We walked out of H-Mart and as we wandered down the street Jasmine pointed out all the shops–bookshops, cosmetics, clothing and restaurants–BBQ, fried chicken, tofu. Above every shop there was either a bar or a restaurant, so it was almost like two streets in one. 

“Korea Town never stops. Twenty-four seven,” she said. “At night, even when New York stops, Korea Town keeps going. Ah!” she pointed ahead of us as if she’d seen Father Christmas. “Ginseng!”




Sure enough, there was a whole fancy shop devoted to the leggy root. We went in to investigate. Here, it was sold as a dark paste in little jars, or as the naked root lovingly packaged in cellophane and displayed on a tiny pedestal. Jasmine said that it was very good for improving energy levels–that her grandmother used to make her own ginseng paste, it was very good–so I decided to get a small jar.

At the checkout, the shop assistant presented me with the world’s smallest spoon.

“First, just have one level spoonful a day,” she said seriously, “Then, after a month, increase the dose to two or three.”

“OK,” I nodded dutifully, wondering if I could spread it on toast like Marmite.

Taking the pretty red bag out of the store, I hoped we would soon be stopping for cake. Sure enough, Jasmine headed straight for a Parisian café of the Asian variety, with dainty sponge cakes and soft sweet buns. Together we shared a big green-tea roll.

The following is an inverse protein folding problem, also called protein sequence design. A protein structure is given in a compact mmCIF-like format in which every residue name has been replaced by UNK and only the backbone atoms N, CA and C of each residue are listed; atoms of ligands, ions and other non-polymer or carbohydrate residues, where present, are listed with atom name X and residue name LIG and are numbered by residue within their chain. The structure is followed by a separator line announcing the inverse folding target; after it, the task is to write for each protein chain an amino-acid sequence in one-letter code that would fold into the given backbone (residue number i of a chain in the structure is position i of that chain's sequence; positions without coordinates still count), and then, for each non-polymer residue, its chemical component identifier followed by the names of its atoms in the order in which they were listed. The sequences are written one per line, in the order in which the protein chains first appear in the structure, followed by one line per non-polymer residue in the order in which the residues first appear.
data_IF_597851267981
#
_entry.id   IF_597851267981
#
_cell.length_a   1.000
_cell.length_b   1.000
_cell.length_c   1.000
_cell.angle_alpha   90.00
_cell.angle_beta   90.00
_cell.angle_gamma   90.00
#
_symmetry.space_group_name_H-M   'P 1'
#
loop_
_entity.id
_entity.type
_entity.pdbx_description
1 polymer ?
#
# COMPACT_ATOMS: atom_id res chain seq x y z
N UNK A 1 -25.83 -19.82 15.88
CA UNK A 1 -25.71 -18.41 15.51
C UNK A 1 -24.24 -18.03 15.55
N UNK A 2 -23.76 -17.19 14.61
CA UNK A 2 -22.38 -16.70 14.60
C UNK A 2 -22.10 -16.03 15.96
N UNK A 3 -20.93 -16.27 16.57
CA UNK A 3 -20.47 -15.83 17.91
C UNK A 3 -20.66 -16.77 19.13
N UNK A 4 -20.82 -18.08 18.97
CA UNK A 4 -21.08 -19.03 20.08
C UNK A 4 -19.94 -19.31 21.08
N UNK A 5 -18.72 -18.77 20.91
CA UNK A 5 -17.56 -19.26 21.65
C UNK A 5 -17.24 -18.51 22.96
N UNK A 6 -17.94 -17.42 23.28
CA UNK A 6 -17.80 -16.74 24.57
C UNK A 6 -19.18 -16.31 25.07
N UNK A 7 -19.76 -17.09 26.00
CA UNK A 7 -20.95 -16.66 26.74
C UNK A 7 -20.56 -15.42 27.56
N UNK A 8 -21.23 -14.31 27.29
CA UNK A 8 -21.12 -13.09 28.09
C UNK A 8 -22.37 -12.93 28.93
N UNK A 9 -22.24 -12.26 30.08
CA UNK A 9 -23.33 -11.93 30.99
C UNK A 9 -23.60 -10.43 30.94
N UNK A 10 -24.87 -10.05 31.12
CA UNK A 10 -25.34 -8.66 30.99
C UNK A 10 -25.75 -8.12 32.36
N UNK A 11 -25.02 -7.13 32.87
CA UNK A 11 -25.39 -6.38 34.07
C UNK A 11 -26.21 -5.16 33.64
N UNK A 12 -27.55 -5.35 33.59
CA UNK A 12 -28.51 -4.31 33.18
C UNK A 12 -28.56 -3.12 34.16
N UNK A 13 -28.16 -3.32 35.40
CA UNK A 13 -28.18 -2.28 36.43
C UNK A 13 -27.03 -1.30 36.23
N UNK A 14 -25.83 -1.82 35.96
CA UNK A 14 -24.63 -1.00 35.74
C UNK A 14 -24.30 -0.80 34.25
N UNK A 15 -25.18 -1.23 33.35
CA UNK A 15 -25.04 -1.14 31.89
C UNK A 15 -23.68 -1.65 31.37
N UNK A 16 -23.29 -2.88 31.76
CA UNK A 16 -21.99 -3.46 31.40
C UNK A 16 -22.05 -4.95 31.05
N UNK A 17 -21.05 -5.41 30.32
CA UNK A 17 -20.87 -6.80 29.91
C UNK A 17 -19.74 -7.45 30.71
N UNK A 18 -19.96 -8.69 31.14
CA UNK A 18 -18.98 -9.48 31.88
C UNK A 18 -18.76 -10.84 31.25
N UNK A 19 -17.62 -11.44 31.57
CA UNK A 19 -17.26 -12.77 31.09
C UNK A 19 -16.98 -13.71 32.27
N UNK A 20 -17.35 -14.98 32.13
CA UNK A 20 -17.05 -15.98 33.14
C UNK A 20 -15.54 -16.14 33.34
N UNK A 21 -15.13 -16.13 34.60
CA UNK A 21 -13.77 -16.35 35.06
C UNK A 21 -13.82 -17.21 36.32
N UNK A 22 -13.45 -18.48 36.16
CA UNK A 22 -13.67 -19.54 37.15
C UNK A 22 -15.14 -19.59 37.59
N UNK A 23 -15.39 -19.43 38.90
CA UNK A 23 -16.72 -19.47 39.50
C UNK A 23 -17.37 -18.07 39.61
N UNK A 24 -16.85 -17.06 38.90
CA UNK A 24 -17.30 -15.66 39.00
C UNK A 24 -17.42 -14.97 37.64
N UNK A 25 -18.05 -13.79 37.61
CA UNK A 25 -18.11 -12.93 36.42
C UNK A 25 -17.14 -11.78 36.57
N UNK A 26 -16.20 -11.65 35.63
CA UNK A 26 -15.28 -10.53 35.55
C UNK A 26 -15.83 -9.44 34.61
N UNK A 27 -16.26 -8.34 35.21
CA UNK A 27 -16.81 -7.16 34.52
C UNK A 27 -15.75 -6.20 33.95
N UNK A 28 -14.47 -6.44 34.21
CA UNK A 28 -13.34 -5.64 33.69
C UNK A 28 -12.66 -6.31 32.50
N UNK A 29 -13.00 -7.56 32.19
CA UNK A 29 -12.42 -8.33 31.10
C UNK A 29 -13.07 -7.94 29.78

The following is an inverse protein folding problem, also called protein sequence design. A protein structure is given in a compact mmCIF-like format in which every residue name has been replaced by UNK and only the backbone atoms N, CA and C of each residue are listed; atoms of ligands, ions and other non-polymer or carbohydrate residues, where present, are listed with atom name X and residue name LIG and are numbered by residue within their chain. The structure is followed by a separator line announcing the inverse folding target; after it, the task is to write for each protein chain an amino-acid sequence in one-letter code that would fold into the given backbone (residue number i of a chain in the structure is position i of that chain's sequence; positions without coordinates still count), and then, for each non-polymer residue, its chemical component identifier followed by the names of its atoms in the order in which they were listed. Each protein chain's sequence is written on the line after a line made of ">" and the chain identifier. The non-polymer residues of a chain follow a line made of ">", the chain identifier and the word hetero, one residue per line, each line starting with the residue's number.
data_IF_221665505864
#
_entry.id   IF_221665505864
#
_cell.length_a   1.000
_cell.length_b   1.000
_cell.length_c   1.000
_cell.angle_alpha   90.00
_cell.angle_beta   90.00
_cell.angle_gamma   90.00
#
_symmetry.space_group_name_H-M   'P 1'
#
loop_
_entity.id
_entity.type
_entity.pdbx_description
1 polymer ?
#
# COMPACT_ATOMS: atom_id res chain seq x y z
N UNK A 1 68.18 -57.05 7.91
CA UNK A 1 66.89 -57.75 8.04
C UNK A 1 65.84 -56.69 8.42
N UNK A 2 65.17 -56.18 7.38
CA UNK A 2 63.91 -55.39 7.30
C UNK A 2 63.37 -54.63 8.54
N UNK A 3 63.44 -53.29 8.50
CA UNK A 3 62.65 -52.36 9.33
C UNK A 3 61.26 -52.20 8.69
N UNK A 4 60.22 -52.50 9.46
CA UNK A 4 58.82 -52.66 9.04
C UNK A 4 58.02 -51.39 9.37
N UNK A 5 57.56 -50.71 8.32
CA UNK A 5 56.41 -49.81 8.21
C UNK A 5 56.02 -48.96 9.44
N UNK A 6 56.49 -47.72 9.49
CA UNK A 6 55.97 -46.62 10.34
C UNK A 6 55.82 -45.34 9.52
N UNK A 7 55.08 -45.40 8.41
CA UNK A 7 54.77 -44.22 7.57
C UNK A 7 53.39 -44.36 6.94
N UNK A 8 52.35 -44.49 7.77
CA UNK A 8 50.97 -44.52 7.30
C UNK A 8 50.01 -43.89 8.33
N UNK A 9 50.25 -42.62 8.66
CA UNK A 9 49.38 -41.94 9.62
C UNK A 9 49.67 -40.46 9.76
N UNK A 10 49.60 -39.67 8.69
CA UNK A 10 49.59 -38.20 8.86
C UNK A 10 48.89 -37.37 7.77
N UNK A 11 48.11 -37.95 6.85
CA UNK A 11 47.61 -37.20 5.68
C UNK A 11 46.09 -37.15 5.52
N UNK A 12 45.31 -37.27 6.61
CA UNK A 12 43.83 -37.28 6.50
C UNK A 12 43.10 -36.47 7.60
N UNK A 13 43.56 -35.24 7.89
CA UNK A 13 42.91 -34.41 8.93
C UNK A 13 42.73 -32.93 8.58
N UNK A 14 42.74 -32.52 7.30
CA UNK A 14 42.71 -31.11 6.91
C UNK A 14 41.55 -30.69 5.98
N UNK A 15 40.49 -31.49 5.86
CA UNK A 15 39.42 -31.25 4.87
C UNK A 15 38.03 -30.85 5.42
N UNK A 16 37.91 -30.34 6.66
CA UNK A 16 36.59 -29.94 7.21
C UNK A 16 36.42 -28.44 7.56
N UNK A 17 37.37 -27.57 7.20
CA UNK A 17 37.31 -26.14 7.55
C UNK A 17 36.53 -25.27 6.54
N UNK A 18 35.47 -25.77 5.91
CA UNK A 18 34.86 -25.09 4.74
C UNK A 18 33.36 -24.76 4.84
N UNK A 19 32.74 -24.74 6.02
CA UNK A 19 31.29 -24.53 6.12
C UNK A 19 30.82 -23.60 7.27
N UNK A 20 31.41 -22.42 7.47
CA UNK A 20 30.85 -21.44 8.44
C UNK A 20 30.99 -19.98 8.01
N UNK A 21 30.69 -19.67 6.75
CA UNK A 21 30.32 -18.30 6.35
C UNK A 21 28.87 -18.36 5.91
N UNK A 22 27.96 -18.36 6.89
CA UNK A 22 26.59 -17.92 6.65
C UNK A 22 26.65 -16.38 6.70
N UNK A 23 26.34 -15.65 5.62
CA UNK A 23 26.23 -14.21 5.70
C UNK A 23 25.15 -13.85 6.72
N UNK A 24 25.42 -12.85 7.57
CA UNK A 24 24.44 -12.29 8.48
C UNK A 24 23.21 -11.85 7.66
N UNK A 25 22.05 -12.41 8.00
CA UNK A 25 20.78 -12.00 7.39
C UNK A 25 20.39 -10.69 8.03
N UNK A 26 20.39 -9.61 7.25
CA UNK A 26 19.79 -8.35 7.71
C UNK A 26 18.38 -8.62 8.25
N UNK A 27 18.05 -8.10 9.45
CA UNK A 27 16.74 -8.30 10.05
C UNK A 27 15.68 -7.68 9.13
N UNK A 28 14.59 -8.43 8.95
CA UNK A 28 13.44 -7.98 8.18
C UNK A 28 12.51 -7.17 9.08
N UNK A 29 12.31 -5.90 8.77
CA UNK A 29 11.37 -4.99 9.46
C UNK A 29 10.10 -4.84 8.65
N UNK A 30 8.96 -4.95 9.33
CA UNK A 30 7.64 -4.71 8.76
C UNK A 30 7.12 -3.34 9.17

Jasmine seemed a bit down. She explained that it was to do with the news about Korea and Japan, who are at one of the lowest points in their diplomatic relations since 1965. South Korea insists that reparations are owed to families of those forced to work for Japanese firms in World War II. Japan claims that that was already settled and has retaliated by limiting exports of materials Korea needs to produce electronic goods. In turn, South Korean consumers have started to boycott Japanese goods. Jasmine said this breach in relations is particularly hard because she works in an office where most of her other colleagues are Japanese.

In an effort to cheer her up a bit I produced a map of Korea from a book I was reading and asked her for recommendations for a future visit.

“Well, you must go to Seoul,” she said. “Then Geojedo Island. Very beautiful! And then the East Coast, the sea is very good–clear. Not like the Yellow Sea…” and pretty soon she was reeling off half-a-dozen places whose names I can’t remember.


Geojedo Island


As we were  finishing the cake, Sergei met us and we all went to the great Japanese bookstore Kinokuniya, a few blocks away and opposite Bryant Park. Jasmine pointed out a calligraphy aisle, saying that as a schoolgirl she used to have to practice writing katakana. She showed me the ‘inkstone’, the brushes, the ink and the thin, slightly roughened paper. When I asked if schoolkids still have to do it, she said no, they all learn English.

As we said goodbye at the Subway entrance, I thought about how many worlds New York City contains. On every trip into the city I see something new, and this time I’d learned a bunch about a whole country. It was pretty tiring. As soon as I got home I’d have a spoon of that ginseng.


Jeon Seon (1786-1856) ‘Taking a Rest after Reading Books’















The Day I Did American Democracy